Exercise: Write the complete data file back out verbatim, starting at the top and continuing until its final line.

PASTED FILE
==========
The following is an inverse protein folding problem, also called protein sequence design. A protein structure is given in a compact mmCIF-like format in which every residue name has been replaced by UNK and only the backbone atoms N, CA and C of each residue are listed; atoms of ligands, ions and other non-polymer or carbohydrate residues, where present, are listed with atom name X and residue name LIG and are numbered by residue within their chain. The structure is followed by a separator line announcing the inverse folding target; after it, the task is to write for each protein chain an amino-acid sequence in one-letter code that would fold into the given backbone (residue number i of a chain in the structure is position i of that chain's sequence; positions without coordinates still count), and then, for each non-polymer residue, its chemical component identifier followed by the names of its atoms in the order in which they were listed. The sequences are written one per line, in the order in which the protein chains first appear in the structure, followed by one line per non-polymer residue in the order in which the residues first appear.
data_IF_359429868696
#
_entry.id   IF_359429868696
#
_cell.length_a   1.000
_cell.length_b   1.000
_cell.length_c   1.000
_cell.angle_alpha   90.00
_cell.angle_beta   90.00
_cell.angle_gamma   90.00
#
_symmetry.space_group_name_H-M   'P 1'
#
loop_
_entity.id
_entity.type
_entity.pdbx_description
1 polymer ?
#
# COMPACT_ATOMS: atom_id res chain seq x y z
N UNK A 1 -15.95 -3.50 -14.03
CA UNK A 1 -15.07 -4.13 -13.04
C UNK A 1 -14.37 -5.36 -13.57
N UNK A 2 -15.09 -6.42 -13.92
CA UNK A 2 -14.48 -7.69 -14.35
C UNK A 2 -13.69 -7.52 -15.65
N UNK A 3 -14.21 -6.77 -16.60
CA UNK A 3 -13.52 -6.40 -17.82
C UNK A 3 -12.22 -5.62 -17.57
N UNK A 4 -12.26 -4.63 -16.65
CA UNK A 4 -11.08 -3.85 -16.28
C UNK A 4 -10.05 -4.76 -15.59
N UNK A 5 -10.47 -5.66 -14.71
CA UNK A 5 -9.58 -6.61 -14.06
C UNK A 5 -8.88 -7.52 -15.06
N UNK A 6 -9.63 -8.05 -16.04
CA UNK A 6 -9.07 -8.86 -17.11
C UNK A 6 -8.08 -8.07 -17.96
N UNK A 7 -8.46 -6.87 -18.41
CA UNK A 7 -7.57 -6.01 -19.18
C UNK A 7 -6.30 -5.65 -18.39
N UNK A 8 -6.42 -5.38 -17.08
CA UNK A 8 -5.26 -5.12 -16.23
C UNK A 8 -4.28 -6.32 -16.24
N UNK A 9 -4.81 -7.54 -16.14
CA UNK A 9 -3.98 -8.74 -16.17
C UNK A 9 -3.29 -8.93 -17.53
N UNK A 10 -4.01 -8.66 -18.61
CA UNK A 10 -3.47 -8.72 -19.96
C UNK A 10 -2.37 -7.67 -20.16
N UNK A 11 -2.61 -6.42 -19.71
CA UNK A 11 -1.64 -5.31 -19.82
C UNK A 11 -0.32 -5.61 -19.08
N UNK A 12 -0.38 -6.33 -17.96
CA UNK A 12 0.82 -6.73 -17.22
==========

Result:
The following is an inverse protein folding problem, also called protein sequence design. A protein structure is given in a compact mmCIF-like format in which every residue name has been replaced by UNK and only the backbone atoms N, CA and C of each residue are listed; atoms of ligands, ions and other non-polymer or carbohydrate residues, where present, are listed with atom name X and residue name LIG and are numbered by residue within their chain. The structure is followed by a separator line announcing the inverse folding target; after it, the task is to write for each protein chain an amino-acid sequence in one-letter code that would fold into the given backbone (residue number i of a chain in the structure is position i of that chain's sequence; positions without coordinates still count), and then, for each non-polymer residue, its chemical component identifier followed by the names of its atoms in the order in which they were listed. The sequences are written one per line, in the order in which the protein chains first appear in the structure, followed by one line per non-polymer residue in the order in which the residues first appear.
data_IF_359429868696
#
_entry.id   IF_359429868696
#
_cell.length_a   1.000
_cell.length_b   1.000
_cell.length_c   1.000
_cell.angle_alpha   90.00
_cell.angle_beta   90.00
_cell.angle_gamma   90.00
#
_symmetry.space_group_name_H-M   'P 1'
#
loop_
_entity.id
_entity.type
_entity.pdbx_description
1 polymer ?
#
# COMPACT_ATOMS: atom_id res chain seq x y z
N UNK A 1 -15.95 -3.50 -14.03
CA UNK A 1 -15.07 -4.13 -13.04
C UNK A 1 -14.37 -5.36 -13.57
N UNK A 2 -15.09 -6.42 -13.92
CA UNK A 2 -14.48 -7.69 -14.35
C UNK A 2 -13.69 -7.52 -15.65
N UNK A 3 -14.21 -6.77 -16.60
CA UNK A 3 -13.52 -6.40 -17.82
C UNK A 3 -12.22 -5.62 -17.57
N UNK A 4 -12.26 -4.63 -16.65
CA UNK A 4 -11.08 -3.85 -16.28
C UNK A 4 -10.05 -4.76 -15.59
N UNK A 5 -10.47 -5.66 -14.71
CA UNK A 5 -9.58 -6.61 -14.06
C UNK A 5 -8.88 -7.52 -15.06
N UNK A 6 -9.63 -8.05 -16.04
CA UNK A 6 -9.07 -8.86 -17.11
C UNK A 6 -8.08 -8.07 -17.96
N UNK A 7 -8.46 -6.87 -18.41
CA UNK A 7 -7.57 -6.01 -19.18
C UNK A 7 -6.30 -5.65 -18.39
N UNK A 8 -6.42 -5.38 -17.08
CA UNK A 8 -5.26 -5.12 -16.23
C UNK A 8 -4.28 -6.32 -16.24
N UNK A 9 -4.81 -7.54 -16.14
CA UNK A 9 -3.98 -8.74 -16.17
C UNK A 9 -3.29 -8.93 -17.53
N UNK A 10 -4.01 -8.66 -18.61
CA UNK A 10 -3.47 -8.72 -19.96
C UNK A 10 -2.37 -7.67 -20.16
N UNK A 11 -2.61 -6.42 -19.71
CA UNK A 11 -1.64 -5.31 -19.82
C UNK A 11 -0.32 -5.61 -19.08
N UNK A 12 -0.38 -6.33 -17.96
CA UNK A 12 0.82 -6.73 -17.22